Section 9 of the master lease allocates responsibility for repairs and maintenance. This section includes the repair clauses, which provide:

Lessee agrees that it will, at its own proper cost and expense, repair all damages or injuries done or suffered by it or any one under it to the interior and exterior of the leased premises, including all appurtenances, glass, fixtures, fire escapes and equipment during the full period covered by this lease . . .; and that Lessee will, at its cost and expense and without deduction from the rental payments, make all repairs necessary to keep the leased premises in good repair. . . .

These clauses place responsibility for "all repairs" on the lessee, without specifying whether "all repairs" includes structural repairs. Such silence does not necessarily make the lease ambiguous. Mobil Oil Credit Corp. v. DST Realty Inc., 689 S.W.2d 658, 660 (Mo.App. 1985). Words used in a written lease, which are not defined in the lease, are to be interpreted according to their usual and ordinary meaning. Hargis v. Sample, 306 S.W.2d 564, 568 (Mo. 1957); Hamilton Music v. Gordon A. Gundaker Real Est., 666 S.W.2d 840, 843 (Mo.App. 1984). "Repair" has been defined as "[t]o mend, remedy, restore, renovate. To restore to a sound or good state after injury, dilapidation, or partial destruction." Black's Law Dictionary 1167 (rev. 5th ed. 1979), quoted in Windsor Real Estate Mortgage Company v. Ruma, 674 S.W.2d 252, 254 (Mo.App. 1984). Thus, the usual and ordinary meaning of repair does not exclude a repair that is structural in nature.

No Missouri case has determined whether this type of repair clause includes structural repairs in the context of a long-term net lease, which this lease is. Garland, supra, 493 S.W.2d 74 involved a 30 year net lease, but we did not reach the question of whether the repair clause covered structural repairs because the repair at issue was not structural. Several cases have interpreted or construed such clauses in the circumstances presented by short-term leases. In Ridley v. Newsome, 754 S.W.2d 912 (Mo.App. 1988), involving a three year lease, the court found that silence in the repair clause on the question of whether structural repairs are contemplated created an ambiguity and therefore looked to extrinsic circumstances to construe the lease. In Mobil, supra, 689 S.W.2d at 660, the court found that silence in a ten year lease on the question of structural repairs did not make the repair clause ambiguous and held that a lessee's obligation to repair does not extend to structural repairs unless the lessee clearly covenants to undertake structural repairs.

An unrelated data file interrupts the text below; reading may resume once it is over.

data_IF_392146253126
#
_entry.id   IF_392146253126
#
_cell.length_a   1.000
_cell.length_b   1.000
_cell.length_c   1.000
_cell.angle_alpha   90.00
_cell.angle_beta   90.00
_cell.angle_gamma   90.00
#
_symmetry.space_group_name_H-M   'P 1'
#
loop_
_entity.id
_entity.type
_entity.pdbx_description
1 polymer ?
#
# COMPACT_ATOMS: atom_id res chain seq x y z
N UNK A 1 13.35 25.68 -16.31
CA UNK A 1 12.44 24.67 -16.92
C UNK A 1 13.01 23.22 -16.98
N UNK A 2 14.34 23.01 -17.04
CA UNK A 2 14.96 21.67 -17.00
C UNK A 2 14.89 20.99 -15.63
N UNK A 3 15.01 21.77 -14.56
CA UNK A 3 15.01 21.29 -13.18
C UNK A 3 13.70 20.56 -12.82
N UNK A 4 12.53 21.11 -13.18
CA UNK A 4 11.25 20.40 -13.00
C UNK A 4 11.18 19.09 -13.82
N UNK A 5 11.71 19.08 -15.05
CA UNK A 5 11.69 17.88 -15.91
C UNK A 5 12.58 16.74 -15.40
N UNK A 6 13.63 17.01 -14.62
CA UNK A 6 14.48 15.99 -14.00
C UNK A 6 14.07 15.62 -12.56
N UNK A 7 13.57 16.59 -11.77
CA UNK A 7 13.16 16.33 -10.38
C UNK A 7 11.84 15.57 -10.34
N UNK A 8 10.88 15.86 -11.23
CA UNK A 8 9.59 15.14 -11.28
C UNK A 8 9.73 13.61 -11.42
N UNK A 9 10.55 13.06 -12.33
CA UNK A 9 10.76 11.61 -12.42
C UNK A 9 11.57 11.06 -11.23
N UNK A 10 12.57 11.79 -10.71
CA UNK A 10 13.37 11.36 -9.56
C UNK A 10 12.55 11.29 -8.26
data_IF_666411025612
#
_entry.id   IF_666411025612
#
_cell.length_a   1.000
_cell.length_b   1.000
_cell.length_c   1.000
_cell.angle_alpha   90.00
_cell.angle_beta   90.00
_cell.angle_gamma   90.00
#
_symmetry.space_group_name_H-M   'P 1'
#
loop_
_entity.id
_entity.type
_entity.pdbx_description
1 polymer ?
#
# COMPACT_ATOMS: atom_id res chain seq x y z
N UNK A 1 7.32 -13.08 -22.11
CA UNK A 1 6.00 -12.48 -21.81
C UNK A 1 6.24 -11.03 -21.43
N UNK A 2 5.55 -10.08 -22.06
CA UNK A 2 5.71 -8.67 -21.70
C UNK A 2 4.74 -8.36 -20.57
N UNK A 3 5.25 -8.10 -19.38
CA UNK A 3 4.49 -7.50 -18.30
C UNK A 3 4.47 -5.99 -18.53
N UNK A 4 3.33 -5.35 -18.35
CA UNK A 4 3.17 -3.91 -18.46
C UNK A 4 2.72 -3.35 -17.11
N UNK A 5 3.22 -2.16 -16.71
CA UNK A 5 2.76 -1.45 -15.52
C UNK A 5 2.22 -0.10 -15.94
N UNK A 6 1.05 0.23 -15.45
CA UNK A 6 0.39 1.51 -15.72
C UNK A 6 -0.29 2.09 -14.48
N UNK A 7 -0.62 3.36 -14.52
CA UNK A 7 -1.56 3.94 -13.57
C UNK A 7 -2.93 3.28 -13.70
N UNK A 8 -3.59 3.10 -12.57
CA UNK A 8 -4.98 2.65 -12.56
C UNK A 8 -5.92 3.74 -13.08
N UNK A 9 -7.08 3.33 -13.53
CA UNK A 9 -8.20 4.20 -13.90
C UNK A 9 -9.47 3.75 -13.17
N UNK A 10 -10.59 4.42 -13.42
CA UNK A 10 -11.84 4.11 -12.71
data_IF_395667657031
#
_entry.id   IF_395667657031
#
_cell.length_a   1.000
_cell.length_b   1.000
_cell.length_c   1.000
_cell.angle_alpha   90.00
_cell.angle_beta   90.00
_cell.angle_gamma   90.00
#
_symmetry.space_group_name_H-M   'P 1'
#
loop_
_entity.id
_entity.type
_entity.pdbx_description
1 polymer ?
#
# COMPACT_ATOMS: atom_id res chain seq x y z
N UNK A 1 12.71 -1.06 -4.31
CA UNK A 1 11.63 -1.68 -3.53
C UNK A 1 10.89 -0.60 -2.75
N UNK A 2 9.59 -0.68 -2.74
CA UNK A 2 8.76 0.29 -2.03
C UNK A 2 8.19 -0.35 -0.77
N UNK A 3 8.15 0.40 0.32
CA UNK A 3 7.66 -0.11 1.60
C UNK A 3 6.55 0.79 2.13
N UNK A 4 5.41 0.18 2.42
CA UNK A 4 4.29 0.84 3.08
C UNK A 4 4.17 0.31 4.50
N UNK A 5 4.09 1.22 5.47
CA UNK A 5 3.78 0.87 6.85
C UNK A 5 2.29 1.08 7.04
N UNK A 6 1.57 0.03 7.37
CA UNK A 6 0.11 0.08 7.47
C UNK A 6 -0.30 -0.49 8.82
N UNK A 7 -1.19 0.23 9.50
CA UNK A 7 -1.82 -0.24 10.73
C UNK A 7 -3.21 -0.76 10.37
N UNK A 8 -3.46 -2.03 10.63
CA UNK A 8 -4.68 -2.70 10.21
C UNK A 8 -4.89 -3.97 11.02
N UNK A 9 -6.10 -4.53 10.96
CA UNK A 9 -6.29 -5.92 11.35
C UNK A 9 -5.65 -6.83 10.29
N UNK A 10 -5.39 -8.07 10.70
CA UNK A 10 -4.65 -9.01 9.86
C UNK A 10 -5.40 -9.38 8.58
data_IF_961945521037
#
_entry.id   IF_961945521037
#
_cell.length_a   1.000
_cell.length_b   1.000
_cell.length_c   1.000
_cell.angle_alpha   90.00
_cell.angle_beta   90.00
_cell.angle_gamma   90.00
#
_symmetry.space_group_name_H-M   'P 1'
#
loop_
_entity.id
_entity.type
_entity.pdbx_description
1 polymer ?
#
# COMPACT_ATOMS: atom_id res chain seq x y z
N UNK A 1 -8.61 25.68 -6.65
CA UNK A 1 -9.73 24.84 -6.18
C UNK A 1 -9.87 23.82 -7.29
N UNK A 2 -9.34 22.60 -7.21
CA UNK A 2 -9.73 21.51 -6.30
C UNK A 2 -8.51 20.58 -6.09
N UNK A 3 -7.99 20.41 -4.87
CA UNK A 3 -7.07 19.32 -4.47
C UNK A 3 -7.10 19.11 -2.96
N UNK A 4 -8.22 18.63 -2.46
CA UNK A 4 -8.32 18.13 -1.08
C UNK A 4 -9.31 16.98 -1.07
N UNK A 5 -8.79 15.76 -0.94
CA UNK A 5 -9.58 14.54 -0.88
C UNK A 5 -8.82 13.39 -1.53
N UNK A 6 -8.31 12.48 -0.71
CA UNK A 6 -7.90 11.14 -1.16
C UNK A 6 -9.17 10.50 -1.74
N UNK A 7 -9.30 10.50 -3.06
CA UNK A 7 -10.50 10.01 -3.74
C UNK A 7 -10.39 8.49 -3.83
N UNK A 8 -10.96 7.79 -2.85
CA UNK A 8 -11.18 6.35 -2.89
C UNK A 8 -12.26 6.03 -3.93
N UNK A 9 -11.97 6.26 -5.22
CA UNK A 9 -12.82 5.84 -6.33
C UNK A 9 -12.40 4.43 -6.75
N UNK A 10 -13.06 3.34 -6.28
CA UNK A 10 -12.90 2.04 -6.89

The differing approaches of Ridley and Mobil indicate that there is no general rule which applies to the circumstances found in short-term leases. Both cases reached the same result, finding that the tenant did not have an obligation to make structural repairs. Both cases fall within the general observation that where the lease is for a short-term and the costs of repair are more than the aggregate rent over the term, courts are reluctant to construe "repair" to include major structural repairs. 1 M. Friedman, Friedman on Leases § 10.601 at 655-56 (3rd ed. 1990). Furthermore, neither case establishes a broad rule which can be extended to the very different circumstances presented by long-term net leases.

This lease presents circumstances which differ from those found in short-term leases. It is a 25 year lease which contemplates commercial use of the property with the lessee in control of the entire premises. It requires the lessee to pay a lump sum rental (based in part upon cost of acquisition and improvement) that did not increase during the term and to obtain and pay for casualty and liability insurance. It gives the lessee a first right of refusal to purchase the premises in the event the University would decide to sell the property. "Where the term is longer and the tenant has time to amortize the cost, a repair clause is more apt to be construed literally." 1 M. Friedman, Friedman on Leases § 10.601 at 656 (3rd ed. 1990).

Of overriding importance in determining the intent of the parties is the provision in Section 7 of the lease which reads as follows: "Anything herein to the contrary notwithstanding, it is expressly understood and agreed that this is a net lease and Lessee shall assume all expenditures for repairs to and maintenance of the demised premises during the term of this lease." The inclusion of this language makes it unquestionably clear that the parties intended to create a "net" lease and for Royal Crown Bottling to be strictly bound by the repair clauses. See 1 M. Friedman, Friedman on Leases § 10.8 at 672-73 (3rd ed. 1990):